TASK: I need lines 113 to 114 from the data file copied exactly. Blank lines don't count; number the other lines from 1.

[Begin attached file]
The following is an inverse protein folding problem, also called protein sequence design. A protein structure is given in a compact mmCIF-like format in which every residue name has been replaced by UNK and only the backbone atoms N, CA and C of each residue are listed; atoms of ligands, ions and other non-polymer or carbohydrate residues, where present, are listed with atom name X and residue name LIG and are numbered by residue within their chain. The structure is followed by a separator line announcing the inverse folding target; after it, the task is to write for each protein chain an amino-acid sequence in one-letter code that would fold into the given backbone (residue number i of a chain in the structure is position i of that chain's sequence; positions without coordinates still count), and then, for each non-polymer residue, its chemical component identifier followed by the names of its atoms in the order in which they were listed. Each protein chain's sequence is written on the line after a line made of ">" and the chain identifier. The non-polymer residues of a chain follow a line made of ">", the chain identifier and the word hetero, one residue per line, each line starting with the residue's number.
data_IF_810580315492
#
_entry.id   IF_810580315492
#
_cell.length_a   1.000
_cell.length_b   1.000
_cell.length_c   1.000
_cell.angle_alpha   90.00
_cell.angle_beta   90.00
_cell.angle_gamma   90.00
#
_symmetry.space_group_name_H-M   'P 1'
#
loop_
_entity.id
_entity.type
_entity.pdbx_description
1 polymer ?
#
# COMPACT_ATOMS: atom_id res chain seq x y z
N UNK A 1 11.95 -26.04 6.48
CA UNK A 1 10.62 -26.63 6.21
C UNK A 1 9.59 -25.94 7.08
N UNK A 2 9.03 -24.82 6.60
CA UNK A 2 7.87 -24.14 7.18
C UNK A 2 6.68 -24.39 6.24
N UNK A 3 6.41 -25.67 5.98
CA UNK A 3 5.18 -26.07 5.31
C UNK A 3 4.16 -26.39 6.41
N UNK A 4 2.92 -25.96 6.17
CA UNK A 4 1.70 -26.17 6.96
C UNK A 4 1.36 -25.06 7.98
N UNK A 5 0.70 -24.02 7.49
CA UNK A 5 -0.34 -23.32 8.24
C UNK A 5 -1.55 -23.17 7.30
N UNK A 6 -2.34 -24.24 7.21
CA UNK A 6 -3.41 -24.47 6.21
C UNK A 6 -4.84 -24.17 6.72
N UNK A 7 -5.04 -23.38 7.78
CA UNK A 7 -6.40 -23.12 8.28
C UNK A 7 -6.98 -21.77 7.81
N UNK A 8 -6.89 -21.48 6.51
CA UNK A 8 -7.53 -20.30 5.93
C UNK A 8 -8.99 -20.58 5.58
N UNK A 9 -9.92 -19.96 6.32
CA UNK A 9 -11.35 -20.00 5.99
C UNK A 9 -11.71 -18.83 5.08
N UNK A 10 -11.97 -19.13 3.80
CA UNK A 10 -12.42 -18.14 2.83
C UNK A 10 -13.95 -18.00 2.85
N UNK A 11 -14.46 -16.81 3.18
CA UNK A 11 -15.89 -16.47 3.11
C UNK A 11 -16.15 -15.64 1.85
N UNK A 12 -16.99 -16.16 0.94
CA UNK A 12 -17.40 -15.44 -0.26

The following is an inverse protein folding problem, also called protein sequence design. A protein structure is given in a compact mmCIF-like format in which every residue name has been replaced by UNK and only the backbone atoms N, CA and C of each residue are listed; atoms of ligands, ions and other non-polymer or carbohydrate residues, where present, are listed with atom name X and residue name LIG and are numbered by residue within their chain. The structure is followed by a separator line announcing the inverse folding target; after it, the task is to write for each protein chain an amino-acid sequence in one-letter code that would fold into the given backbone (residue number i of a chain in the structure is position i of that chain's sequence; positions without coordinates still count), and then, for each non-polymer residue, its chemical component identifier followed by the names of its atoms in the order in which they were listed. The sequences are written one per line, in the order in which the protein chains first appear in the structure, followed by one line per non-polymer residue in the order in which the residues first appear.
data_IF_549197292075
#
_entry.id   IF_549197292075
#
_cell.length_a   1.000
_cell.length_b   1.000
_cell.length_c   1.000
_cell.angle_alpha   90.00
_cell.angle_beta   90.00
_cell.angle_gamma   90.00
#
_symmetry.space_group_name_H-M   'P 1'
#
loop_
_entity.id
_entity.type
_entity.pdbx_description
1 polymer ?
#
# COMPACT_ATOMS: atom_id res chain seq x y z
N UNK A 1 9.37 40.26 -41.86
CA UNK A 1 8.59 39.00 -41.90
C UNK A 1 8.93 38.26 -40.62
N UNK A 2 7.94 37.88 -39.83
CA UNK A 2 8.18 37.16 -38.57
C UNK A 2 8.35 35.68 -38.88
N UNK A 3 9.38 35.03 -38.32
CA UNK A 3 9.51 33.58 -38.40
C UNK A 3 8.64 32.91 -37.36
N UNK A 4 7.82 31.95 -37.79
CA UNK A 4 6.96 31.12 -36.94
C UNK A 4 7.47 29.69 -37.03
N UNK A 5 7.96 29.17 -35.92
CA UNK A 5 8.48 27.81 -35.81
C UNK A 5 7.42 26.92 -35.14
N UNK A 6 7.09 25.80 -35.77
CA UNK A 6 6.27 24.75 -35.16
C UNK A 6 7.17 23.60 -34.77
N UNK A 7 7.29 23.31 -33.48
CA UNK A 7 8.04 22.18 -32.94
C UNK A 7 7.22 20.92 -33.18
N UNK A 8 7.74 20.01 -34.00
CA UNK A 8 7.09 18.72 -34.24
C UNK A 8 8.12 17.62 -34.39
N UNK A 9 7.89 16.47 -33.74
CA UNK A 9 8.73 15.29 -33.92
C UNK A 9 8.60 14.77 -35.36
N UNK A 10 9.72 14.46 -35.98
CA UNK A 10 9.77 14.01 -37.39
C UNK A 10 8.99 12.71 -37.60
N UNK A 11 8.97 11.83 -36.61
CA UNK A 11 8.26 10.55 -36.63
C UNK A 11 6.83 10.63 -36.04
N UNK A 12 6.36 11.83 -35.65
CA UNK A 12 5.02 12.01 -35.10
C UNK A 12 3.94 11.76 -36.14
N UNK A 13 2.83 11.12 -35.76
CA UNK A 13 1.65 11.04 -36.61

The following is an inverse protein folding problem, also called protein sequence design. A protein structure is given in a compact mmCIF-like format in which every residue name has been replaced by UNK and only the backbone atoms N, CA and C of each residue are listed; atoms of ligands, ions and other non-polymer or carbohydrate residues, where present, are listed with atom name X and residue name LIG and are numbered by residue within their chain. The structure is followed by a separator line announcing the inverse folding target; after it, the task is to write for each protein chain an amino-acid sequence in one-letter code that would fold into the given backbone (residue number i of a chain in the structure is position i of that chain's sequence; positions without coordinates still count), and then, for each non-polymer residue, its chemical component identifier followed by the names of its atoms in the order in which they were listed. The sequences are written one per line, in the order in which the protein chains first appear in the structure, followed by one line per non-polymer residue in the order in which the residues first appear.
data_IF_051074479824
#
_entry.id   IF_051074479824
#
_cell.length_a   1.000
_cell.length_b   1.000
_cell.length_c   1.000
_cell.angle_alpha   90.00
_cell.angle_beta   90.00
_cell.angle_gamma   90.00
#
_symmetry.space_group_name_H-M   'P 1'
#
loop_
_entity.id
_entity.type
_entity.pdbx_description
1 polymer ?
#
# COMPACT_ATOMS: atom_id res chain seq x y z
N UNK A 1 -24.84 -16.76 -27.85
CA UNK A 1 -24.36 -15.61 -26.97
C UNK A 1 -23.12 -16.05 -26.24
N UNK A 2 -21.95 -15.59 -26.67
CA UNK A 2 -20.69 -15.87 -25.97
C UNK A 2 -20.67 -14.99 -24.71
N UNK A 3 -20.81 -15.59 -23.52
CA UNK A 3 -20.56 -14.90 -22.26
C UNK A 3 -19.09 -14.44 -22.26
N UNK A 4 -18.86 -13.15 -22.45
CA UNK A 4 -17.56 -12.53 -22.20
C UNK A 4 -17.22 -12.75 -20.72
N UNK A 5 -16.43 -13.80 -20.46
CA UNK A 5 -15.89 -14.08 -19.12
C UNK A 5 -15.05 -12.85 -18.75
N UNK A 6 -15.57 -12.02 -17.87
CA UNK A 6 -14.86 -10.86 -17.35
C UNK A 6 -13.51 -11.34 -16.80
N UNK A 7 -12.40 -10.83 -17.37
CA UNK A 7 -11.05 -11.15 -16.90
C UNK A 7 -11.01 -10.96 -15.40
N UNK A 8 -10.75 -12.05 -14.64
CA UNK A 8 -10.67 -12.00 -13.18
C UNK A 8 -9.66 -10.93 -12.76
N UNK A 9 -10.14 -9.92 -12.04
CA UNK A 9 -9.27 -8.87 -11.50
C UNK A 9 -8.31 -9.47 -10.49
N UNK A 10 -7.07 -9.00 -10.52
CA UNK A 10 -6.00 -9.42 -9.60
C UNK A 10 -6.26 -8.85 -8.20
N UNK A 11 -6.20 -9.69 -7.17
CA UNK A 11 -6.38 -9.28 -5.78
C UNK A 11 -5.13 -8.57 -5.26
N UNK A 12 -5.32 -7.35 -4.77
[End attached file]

C UNK A 12 3.94 11.76 -36.14
N UNK A 13 2.83 11.12 -35.76